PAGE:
If you’re filing a long-term disability claim when you’ve been injured or taken ill and can’t work, it’s helpful to know that disability insurance is more complicated than most insurance plans. There are very strict rules that must be followed.
Be careful of time constraints and deadlines. The policy states when a claim must be made. Most policies have a retention period of 60 days. Make sure to submit the paperwork before the deadlines and send all documents and details overnight by registered post.
Keep your disability claim information private. Do not post details or comments or complaints on Facebook, LinkedIn or other forums, message boards, chat rooms, social networking sites or other online places related to disability. It doesn’t matter if you just filed a claim or if the insurance company has been paying your benefits for ten years – if you post this information on the internet, you could lose your benefit.
Insurance companies keep a close eye on social media for their plaintiffs, and more than one person has lost their benefits or had a judge rule differently based on their online comments. If you file a disability claim and post vacation photos of you hiking in the mountains, the insurance companies will consider the photos as evidence against your claim.
Once a claim is received by the disability insurance company, they will send you forms needed to process the claim. They include a statement from the plaintiff, a statement from an attending physician, and authorization forms that allow access to third-party health, financial, and occupational materials.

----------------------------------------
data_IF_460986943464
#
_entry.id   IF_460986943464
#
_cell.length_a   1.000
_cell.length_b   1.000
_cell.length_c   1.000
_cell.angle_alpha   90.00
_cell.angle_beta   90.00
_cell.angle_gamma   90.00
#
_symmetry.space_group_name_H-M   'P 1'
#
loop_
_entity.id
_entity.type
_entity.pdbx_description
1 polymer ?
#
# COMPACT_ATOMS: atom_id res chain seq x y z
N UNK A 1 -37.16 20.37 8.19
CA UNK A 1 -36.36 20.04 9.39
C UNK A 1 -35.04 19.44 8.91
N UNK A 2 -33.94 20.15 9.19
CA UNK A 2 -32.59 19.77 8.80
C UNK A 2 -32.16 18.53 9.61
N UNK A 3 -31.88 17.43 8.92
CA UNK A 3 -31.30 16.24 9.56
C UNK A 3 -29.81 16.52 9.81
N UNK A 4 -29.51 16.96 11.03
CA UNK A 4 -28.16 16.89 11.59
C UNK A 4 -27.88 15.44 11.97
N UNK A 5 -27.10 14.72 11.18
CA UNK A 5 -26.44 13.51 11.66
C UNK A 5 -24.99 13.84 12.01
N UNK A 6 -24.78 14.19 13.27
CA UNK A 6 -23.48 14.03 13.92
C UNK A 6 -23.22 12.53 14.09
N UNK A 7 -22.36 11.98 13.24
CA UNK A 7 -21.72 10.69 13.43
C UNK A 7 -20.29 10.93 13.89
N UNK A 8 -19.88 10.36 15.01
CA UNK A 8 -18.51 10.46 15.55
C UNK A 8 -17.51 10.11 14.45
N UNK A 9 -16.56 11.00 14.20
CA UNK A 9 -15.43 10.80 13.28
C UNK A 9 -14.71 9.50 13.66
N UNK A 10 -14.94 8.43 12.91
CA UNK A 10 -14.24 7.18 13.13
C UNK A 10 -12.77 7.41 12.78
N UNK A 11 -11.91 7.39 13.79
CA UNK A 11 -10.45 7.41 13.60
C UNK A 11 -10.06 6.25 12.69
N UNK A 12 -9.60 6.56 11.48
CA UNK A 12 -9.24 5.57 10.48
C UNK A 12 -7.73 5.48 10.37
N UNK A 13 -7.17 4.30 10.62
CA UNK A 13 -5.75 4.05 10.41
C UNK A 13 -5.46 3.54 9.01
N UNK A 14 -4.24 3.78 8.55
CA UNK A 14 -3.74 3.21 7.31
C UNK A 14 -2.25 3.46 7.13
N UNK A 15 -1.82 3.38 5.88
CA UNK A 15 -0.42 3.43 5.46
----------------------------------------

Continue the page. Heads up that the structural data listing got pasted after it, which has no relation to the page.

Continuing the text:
Financial data is used to evaluate income, assets and earnings. This feels intrusive and nosy, but providing the information correctly is important. For salaried employees, tax returns and W2 payroll statements will be easy enough to provide. If you own a business or are a partner in a professional practice or have another complex earnings situation, requesting financial records can be overwhelming. It’s important to check the specific language of the policy to find out what the disability insurance company is entitled to — and what is none of their business. The policy is the contract that governs the whole process. If you are asked to provide something that is not included in the policy, please contact the insurance company to clarify and explain the request. Document questions carefully to minimize non-compliance issues.
Most disability policies require you to undergo an IME – independent medical examination. Keep in mind that the doctor who performs the examination is paid by the insurance company. AOV doctors are not independent. Be careful! Disabled people who think they are talking to a sympathetic doctor are always shocked when the doctor who seemed so nice reports that they are perfectly capable of going to work. Many recent court decisions, including some in our own practice, have made it very clear that the medical exams paid for by the insurance companies are not independent. This inherent conflict of interest is something that the courts are watching closely.
The insurance company may NOT request that a disability applicant undergo an invasive test or require applicants to travel far to have an examination performed. The insurance company is required to schedule an IME within a reasonable distance of your home.
If you are instructed to take a Functional Capacity Evaluation (FCE), be careful. Please read your policy carefully to determine whether or not you specifically need to take this test. If the FCE is not in the policy, the law does not require you to take it. The FCE is used to test maximal effort. If you go for an FCE and are asked to do something you know you can’t do without pain or discomfort, say no and don’t take the action. There is controversy surrounding this test and it can be dangerous. Document how you feel after the test and, if possible, go to the doctor to document any injuries you may have sustained while taking the test.